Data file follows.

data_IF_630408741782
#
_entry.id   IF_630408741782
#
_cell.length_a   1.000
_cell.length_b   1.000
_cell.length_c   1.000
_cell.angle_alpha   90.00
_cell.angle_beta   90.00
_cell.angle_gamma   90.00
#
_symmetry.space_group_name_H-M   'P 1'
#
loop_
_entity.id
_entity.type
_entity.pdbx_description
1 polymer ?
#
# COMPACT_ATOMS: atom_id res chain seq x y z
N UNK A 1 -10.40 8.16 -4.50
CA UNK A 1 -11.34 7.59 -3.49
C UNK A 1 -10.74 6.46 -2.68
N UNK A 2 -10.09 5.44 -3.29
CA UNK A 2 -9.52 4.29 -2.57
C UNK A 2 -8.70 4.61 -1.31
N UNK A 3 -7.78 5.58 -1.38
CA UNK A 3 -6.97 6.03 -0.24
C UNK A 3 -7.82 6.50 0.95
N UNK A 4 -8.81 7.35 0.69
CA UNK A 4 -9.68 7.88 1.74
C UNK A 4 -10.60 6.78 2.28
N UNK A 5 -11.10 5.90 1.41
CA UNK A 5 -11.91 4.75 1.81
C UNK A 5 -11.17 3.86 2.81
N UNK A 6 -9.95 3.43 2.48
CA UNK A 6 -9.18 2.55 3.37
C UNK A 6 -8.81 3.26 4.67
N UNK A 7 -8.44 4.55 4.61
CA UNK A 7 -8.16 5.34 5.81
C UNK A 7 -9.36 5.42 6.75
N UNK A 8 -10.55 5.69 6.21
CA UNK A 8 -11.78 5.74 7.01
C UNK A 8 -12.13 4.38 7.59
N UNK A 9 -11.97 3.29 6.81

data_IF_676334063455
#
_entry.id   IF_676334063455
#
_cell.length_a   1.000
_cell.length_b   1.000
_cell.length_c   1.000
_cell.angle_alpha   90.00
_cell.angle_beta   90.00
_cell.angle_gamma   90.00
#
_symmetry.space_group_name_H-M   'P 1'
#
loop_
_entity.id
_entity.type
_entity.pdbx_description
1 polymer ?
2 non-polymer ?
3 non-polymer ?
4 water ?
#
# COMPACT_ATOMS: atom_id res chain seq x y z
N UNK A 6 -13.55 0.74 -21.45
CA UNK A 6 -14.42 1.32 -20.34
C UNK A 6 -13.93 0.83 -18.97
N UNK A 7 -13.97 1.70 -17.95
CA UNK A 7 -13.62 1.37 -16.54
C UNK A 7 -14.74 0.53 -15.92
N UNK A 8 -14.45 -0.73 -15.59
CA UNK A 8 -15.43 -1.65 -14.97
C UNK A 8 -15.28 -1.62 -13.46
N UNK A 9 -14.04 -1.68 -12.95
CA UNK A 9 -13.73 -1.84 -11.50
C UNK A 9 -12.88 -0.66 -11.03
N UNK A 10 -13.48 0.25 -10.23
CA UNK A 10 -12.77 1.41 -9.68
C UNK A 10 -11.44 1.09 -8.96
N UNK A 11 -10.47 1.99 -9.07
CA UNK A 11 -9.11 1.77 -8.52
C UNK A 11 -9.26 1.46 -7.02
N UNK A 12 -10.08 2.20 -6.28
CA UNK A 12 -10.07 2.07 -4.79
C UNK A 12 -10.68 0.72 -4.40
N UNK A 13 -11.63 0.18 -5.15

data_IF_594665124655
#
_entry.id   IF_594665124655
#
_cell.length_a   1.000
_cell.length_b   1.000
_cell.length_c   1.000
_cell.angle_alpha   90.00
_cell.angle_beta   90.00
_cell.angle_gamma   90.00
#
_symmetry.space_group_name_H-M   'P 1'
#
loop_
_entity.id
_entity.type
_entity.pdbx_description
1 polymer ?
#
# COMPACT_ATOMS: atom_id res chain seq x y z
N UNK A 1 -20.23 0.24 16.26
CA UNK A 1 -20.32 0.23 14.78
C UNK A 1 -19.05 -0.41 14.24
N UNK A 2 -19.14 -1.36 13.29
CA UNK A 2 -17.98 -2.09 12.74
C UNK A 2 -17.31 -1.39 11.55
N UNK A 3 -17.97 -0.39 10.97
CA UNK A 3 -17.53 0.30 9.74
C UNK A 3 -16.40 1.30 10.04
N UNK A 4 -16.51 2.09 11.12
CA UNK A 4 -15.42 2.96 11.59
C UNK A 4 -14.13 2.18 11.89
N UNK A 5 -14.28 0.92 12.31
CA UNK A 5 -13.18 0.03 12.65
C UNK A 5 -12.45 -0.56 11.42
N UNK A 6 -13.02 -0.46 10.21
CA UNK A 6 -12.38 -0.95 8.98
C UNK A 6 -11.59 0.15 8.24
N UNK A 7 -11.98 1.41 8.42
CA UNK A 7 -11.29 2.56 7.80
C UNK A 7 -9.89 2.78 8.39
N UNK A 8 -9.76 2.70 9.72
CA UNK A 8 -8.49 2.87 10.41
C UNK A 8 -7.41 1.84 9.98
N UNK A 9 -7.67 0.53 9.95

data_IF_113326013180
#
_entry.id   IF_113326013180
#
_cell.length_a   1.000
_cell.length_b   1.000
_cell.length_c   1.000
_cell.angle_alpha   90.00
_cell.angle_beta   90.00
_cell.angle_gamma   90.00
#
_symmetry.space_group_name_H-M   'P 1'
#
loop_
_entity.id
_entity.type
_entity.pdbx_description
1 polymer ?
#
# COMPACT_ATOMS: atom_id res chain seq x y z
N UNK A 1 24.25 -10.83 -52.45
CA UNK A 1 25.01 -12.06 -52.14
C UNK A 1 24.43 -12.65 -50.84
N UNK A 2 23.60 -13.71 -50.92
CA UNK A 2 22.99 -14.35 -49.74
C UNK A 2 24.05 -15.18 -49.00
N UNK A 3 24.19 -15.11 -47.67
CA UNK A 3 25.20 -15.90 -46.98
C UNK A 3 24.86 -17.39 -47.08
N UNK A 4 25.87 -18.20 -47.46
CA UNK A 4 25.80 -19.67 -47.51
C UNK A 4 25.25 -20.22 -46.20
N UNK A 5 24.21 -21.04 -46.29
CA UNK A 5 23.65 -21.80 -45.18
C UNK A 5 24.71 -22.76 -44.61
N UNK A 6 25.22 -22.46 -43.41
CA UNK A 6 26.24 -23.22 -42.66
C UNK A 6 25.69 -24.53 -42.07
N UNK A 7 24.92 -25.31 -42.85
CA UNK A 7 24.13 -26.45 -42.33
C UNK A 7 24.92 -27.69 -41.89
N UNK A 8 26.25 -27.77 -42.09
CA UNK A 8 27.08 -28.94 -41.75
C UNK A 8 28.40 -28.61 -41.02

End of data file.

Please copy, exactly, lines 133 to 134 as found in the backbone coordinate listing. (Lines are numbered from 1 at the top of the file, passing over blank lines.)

CA UNK A 8 -8.49 2.87 10.41
C UNK A 8 -7.41 1.84 9.98